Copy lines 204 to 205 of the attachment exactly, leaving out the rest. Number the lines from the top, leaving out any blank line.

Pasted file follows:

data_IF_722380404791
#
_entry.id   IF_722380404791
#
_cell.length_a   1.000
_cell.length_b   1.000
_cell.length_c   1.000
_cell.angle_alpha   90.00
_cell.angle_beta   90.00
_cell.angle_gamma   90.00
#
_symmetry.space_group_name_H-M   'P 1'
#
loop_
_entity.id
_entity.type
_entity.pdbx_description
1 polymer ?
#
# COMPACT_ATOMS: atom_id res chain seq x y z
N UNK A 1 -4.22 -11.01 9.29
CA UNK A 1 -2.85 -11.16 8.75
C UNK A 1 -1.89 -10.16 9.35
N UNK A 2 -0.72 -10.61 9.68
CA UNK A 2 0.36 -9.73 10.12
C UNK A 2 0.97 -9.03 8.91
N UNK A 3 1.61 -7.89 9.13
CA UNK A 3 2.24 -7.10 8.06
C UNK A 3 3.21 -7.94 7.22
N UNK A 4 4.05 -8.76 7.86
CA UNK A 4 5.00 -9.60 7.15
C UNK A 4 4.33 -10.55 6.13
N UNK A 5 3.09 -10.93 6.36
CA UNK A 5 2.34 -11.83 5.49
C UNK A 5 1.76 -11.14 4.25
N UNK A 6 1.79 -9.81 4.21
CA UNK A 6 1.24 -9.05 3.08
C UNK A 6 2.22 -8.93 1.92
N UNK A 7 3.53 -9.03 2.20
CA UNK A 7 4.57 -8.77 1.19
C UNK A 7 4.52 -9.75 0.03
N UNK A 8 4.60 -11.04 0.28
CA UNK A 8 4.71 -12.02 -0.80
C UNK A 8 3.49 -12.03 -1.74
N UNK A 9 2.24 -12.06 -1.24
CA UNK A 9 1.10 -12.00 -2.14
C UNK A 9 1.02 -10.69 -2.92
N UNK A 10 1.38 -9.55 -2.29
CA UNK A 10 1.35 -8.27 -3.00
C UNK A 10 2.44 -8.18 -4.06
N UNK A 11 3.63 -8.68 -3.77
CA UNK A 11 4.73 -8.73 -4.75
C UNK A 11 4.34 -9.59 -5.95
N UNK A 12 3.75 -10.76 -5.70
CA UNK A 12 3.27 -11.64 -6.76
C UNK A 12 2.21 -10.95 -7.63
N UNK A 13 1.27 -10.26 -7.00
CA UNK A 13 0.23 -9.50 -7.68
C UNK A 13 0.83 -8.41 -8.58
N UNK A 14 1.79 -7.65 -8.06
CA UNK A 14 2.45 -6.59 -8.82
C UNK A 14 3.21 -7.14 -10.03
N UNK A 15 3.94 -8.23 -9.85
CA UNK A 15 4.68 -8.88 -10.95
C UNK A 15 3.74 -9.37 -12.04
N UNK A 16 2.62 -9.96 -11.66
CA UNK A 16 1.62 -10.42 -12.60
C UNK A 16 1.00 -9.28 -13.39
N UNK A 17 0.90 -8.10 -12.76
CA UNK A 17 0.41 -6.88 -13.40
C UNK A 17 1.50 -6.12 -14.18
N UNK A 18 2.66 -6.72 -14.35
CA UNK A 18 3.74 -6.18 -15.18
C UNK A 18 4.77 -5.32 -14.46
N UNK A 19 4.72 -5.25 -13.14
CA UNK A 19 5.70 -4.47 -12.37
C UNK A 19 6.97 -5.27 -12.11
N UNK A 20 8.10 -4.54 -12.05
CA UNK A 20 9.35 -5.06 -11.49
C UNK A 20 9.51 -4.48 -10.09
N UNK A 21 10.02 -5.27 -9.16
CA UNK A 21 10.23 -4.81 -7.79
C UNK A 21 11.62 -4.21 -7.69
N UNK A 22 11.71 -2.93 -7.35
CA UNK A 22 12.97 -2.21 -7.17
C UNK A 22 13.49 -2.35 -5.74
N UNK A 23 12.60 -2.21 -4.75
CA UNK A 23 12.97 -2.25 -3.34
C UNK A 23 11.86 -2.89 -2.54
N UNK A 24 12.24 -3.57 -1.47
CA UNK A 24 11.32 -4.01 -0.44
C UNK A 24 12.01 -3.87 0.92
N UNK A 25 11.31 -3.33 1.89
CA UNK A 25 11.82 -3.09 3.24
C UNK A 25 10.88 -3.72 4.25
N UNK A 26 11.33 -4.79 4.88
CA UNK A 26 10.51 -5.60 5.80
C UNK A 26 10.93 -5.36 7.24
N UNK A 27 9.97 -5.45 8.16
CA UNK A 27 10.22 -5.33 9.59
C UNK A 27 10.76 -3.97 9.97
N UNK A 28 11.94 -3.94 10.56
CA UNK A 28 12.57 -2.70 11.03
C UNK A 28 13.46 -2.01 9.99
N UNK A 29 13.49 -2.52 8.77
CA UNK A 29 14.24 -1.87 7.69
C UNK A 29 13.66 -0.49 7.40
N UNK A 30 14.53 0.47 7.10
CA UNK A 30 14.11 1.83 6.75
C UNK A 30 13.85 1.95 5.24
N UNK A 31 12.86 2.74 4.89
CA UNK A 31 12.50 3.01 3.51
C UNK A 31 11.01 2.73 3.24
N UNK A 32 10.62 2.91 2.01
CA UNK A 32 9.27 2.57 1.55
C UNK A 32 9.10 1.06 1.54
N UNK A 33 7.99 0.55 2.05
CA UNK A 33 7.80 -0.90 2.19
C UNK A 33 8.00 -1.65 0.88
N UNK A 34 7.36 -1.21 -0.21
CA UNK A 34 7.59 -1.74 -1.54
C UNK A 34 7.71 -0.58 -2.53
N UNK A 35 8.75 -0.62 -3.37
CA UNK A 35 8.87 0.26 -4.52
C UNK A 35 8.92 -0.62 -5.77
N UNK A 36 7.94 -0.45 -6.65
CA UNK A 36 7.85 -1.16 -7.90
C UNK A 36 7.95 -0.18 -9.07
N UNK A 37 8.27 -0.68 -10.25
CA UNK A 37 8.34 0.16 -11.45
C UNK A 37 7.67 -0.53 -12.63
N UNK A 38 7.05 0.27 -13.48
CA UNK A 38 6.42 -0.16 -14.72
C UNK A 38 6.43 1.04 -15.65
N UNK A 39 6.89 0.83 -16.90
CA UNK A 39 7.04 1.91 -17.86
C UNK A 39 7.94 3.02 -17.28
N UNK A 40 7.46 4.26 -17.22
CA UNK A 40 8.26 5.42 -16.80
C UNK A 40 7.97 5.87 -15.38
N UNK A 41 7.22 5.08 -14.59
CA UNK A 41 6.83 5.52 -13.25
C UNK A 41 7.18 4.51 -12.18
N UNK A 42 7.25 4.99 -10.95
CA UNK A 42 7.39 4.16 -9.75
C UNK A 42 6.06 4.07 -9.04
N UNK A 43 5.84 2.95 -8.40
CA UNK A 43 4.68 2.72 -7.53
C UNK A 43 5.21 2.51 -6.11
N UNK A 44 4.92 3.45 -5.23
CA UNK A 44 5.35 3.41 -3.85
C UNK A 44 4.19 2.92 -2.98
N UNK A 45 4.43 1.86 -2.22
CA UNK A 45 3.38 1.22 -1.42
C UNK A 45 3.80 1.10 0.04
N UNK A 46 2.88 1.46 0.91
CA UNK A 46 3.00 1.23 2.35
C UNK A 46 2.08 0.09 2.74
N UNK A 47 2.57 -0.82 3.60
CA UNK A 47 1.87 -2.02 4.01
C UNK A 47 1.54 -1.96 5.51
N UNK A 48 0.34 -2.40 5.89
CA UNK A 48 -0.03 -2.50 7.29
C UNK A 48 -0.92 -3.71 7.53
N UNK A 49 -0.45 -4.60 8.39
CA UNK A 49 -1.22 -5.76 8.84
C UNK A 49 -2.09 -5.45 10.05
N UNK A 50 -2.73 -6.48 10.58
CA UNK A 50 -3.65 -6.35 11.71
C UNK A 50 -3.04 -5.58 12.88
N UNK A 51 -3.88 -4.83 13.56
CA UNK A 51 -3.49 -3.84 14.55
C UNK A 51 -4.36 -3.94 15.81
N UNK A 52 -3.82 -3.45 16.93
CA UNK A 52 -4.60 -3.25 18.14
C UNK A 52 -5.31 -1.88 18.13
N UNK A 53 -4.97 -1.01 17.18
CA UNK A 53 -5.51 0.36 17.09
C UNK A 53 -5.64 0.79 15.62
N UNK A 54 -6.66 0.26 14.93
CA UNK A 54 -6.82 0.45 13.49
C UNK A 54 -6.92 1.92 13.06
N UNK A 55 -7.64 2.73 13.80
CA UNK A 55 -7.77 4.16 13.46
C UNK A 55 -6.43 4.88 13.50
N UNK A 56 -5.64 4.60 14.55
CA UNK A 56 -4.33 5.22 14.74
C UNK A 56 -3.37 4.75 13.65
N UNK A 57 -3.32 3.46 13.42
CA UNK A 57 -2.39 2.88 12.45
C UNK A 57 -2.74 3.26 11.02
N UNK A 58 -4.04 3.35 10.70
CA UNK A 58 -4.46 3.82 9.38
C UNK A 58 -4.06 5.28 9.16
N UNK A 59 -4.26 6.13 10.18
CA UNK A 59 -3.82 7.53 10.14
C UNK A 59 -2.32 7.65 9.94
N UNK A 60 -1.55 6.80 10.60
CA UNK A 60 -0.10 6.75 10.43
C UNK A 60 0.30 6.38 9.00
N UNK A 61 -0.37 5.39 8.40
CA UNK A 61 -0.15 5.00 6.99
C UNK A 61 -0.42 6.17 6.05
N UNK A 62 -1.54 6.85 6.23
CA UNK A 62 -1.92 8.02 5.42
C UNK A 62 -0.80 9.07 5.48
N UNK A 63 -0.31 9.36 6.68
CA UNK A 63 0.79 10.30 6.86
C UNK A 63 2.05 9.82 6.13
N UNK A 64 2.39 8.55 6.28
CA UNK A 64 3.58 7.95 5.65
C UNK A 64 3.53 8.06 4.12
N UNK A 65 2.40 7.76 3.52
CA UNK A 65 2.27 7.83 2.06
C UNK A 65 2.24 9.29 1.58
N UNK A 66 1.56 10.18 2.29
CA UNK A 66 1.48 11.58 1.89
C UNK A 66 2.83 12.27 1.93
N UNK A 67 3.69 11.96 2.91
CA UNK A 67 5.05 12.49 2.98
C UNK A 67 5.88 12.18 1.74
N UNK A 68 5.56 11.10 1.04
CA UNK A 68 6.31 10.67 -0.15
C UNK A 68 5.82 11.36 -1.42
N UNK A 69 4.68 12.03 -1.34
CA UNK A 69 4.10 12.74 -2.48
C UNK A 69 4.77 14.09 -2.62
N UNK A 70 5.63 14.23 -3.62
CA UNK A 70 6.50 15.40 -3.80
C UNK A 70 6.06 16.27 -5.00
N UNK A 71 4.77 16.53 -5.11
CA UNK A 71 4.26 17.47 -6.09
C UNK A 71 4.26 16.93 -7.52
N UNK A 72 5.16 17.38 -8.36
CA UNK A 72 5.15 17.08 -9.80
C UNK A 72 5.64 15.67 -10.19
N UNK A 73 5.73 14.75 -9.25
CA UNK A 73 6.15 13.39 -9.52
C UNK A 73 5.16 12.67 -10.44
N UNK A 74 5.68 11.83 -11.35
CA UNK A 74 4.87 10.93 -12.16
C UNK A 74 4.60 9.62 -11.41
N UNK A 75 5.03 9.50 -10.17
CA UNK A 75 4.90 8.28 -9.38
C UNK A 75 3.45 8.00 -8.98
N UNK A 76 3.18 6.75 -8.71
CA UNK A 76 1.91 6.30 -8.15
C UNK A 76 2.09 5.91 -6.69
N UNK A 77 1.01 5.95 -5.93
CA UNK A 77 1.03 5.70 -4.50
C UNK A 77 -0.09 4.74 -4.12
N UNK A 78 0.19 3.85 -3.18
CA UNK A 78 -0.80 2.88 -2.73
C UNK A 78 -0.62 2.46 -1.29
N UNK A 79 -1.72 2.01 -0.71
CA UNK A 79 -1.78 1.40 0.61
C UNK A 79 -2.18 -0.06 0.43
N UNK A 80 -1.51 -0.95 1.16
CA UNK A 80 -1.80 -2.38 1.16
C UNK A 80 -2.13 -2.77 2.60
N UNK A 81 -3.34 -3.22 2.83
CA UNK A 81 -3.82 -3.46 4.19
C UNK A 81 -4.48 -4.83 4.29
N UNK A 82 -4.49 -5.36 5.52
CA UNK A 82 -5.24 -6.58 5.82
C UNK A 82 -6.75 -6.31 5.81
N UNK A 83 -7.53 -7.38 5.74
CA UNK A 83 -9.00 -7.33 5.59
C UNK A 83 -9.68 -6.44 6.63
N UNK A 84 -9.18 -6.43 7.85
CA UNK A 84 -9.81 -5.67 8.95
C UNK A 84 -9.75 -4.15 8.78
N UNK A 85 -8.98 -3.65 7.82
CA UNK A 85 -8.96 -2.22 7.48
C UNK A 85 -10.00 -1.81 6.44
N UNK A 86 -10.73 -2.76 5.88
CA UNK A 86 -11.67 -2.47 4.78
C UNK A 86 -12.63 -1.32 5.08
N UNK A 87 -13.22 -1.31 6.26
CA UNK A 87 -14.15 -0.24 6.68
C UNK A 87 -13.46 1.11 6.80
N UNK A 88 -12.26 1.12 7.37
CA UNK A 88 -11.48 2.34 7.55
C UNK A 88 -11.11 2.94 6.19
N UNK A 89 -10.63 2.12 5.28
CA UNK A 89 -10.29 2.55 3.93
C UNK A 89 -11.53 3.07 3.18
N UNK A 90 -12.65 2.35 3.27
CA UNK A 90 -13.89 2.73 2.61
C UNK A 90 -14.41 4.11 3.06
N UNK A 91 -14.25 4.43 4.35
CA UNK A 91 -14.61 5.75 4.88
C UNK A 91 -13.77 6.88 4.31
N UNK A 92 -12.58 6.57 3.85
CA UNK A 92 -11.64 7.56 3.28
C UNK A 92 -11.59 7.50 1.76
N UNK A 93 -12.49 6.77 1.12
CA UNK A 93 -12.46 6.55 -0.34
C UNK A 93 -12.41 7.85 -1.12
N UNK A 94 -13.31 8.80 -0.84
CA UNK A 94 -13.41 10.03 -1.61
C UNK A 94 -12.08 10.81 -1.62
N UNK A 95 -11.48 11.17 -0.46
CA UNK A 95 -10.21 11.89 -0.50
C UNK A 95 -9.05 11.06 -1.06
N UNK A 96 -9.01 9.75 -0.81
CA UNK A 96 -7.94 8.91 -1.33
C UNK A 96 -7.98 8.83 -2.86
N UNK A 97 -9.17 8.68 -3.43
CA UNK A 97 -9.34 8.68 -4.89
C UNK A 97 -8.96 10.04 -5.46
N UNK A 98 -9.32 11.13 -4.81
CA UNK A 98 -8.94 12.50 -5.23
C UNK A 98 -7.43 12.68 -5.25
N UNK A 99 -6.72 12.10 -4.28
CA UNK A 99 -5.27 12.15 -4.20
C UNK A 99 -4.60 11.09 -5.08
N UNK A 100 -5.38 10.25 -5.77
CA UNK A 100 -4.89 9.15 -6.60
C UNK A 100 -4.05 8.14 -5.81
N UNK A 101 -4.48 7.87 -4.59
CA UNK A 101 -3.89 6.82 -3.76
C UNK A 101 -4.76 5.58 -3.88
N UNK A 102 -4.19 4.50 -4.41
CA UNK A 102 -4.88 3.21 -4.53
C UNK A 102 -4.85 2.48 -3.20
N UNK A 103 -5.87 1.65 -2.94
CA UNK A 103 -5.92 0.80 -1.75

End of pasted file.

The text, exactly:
N UNK A 62 -1.54 6.85 6.23
CA UNK A 62 -1.92 8.02 5.42